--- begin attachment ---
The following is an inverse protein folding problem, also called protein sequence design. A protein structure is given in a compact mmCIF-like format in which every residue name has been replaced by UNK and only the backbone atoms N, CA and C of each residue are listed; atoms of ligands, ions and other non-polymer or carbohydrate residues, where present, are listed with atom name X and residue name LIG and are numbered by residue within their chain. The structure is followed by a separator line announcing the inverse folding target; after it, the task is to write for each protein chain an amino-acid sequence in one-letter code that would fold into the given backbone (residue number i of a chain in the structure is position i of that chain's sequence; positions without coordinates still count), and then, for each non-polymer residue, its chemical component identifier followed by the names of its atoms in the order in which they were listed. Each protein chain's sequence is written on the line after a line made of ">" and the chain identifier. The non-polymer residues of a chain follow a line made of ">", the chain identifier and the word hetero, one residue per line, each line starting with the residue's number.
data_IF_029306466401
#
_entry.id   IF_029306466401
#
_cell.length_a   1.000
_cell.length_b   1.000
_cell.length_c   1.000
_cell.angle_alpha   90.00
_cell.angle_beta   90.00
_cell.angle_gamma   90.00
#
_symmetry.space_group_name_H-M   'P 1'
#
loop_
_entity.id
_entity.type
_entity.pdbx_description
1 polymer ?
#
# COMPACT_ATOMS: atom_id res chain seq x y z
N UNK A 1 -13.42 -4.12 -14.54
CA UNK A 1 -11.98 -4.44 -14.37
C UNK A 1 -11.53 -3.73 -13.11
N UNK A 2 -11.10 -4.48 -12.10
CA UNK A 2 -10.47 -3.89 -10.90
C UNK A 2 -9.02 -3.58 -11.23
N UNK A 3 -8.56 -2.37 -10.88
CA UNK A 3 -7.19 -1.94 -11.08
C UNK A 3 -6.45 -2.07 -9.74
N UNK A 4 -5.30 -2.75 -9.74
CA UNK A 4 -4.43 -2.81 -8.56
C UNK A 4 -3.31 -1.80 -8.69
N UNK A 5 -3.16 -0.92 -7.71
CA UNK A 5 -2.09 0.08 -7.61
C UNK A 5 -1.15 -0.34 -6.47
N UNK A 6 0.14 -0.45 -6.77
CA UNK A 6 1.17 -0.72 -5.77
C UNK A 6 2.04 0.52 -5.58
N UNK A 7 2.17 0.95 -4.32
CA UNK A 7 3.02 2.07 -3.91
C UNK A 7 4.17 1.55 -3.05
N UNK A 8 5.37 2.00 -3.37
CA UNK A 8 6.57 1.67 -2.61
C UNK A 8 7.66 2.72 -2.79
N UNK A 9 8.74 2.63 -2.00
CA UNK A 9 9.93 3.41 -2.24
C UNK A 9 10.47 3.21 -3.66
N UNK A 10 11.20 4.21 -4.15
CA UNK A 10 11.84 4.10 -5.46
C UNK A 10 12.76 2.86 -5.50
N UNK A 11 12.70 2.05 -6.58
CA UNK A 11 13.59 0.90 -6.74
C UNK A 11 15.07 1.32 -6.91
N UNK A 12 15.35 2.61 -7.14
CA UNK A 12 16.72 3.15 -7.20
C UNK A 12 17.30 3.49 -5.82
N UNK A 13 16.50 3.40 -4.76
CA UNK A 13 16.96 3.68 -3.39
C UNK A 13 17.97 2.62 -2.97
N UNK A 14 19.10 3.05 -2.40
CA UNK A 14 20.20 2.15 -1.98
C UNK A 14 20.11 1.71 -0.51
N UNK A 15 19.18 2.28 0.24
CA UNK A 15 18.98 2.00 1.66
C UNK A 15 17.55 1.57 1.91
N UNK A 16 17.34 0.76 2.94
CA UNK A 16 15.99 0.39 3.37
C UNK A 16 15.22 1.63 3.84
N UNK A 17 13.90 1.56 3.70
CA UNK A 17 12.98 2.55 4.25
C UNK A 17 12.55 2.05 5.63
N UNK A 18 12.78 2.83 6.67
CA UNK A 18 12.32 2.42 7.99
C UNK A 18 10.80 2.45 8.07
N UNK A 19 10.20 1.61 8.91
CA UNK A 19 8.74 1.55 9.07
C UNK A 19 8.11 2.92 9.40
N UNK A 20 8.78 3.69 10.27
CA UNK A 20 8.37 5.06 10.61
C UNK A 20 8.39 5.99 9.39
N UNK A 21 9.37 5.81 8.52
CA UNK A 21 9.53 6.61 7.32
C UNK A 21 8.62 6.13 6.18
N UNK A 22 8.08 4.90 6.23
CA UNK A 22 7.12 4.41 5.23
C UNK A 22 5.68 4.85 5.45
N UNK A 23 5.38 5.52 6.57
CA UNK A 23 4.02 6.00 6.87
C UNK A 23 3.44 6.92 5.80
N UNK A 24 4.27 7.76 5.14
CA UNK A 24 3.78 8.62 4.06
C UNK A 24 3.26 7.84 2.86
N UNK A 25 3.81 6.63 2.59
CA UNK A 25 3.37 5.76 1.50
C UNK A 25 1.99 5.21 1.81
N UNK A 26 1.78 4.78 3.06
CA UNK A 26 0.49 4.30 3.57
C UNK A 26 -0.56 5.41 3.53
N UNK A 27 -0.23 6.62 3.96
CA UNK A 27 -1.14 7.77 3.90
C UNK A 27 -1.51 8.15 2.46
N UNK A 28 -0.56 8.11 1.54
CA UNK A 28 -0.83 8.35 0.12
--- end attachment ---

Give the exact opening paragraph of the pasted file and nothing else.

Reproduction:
The following is an inverse protein folding problem, also called protein sequence design. A protein structure is given in a compact mmCIF-like format in which every residue name has been replaced by UNK and only the backbone atoms N, CA and C of each residue are listed; atoms of ligands, ions and other non-polymer or carbohydrate residues, where present, are listed with atom name X and residue name LIG and are numbered by residue within their chain. The structure is followed by a separator line announcing the inverse folding target; after it, the task is to write for each protein chain an amino-acid sequence in one-letter code that would fold into the given backbone (residue number i of a chain in the structure is position i of that chain's sequence; positions without coordinates still count), and then, for each non-polymer residue, its chemical component identifier followed by the names of its atoms in the order in which they were listed. Each protein chain's sequence is written on the line after a line made of ">" and the chain identifier. The non-polymer residues of a chain follow a line made of ">", the chain identifier and the word hetero, one residue per line, each line starting with the residue's number.